Tax Increment Financing

TIF (Tax Increment Financing) programs are measures to use increase property tax revenues generated by urban development to pay for public costs of that development. It is a public financing method that is used for subsidizing redevelopment, infrastructure, and other community-improvement projects in many countries.  Similar or related value capture strategies are used around the world. TIF is often designed to channel funding toward improvements in distressed, underdeveloped, or underutilized parts of a jurisdiction where development might otherwise not occur.

  • TIF creates funding for public or private projects by borrowing against the future increase in these property-tax revenues. Tax Increment Financing (TIF) enables local economic development officials to collect the property tax revenue attributable to increased assessed value resulting from new investments within a designated area (TIF district).
  • Once a TIF district is established the property tax revenue attributable to new assessed value within a the district accrues to the redevelopment district rather than the traditional taxing units (schools, civil city, township, county etc).The new revenue can be used to pay for infrastructure or other improvements within the designated area.

In 2012, the Greater Hyderabad Municipal Corporation (GHMC) has applied TIF to fund capital improvements by accessing bank loans to be repaid by the households, as an annual tax increment, getting immediate benefits due to the implementation of the TIF programme in select neighbourhoods. A total approach was followed to develop complete hard infrastructure in all peripheral neighbourhoods to take up capital improvements in peripheral localities lacking roads, underground drains and water supply, parks and street lights with resident’s contribution 30% of the local water project cost if internal distribution lines had to be laid.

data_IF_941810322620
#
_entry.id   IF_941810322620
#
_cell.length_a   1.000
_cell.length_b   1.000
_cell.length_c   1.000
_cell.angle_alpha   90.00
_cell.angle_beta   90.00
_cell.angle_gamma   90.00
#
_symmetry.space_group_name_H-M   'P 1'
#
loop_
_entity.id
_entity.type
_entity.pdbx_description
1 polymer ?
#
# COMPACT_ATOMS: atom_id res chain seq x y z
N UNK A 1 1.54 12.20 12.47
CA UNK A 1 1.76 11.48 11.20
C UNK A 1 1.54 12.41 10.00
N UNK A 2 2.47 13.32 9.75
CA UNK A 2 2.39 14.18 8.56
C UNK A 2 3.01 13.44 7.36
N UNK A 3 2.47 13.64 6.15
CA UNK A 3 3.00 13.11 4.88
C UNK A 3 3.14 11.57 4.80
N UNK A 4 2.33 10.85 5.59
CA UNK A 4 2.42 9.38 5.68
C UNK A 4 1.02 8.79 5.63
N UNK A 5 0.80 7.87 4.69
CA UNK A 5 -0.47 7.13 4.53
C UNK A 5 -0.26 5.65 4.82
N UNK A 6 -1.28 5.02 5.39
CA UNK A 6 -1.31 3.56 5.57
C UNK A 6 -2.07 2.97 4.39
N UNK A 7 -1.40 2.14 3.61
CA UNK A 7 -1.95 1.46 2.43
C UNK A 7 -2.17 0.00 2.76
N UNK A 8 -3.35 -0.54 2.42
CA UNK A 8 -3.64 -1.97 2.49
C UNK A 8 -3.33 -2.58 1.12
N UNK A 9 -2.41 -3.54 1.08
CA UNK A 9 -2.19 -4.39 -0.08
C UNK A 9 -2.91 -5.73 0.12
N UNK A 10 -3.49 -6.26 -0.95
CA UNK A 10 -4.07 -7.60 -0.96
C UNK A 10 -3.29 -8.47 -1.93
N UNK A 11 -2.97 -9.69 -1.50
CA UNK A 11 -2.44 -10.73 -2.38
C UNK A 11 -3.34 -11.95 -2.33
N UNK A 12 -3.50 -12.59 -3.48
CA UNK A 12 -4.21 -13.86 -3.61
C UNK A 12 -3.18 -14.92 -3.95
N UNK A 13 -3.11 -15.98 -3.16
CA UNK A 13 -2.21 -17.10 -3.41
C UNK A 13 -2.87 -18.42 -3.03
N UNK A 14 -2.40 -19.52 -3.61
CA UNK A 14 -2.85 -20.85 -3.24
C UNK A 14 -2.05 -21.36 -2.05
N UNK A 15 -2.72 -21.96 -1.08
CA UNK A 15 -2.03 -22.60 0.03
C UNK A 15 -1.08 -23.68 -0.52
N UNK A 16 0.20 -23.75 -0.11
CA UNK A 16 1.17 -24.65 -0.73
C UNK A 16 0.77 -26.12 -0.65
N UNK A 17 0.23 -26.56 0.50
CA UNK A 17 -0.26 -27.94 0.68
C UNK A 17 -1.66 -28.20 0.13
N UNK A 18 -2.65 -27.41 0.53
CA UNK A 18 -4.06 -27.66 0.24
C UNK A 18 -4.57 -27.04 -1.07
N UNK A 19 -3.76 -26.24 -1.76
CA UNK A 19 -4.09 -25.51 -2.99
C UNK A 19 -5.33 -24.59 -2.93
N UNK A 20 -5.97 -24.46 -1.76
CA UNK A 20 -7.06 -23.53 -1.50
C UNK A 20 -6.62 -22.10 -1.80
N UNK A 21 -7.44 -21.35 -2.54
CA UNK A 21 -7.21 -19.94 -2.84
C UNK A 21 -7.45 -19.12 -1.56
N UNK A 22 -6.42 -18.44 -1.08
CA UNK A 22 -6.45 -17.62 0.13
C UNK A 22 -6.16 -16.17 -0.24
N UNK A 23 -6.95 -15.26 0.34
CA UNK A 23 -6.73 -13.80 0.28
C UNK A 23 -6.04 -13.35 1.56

• Nearly 800 neighbourhoods were identified based on the existing infrastructure gaps in the peripheral neighbourhoods.
  • The focus was on augmenting city-level hard infrastructure like over bridges and white top roads. Financial institutions was approached for loan the general body of GHMC and the government of Andhra Pradesh accorded permission to raise the loan from State Bank of Hyderabad was selected because it offered the lowest interest rate of 10.75%.
  • The loan repayment period was 10 years and the loan is to be accessed in tranches according to requirement and progress of works. Largely, the loan repayment is planned to be accomplished through property tax enhancement by 5% every year for 10 years on all the properties in the neighbourhoods and the surrounding areas that are to benefit from the development works.
  • The property tax increment is proposed to be collected only after the infrastructure works are completed in the neighbourhoods.

Ordinarily, in India that most cities are unable to provide lumpy funds at the back end to complete infrastructure development projects like JNNURM, maintain the infrastructure created, from user charges and fees. In such cases, TIF can be major policy tool for public finance. JNNURM can be extended to include neighbourhood infrastructure development, in addition to the existing focus on city-level capital improvement plans. Additionally, the ULBs should commit to incrementally increase property taxes to pay their contribution for capital improvement at the neighbourhood and city levels based on the ‘pay as you use’ arguments — those using the facilities should pay for them, borrow today and pay back debt over time, and neighbourhoods are better able to afford payments over time rather than pay for large capital outlays at a single point. (Input: Economic Times)

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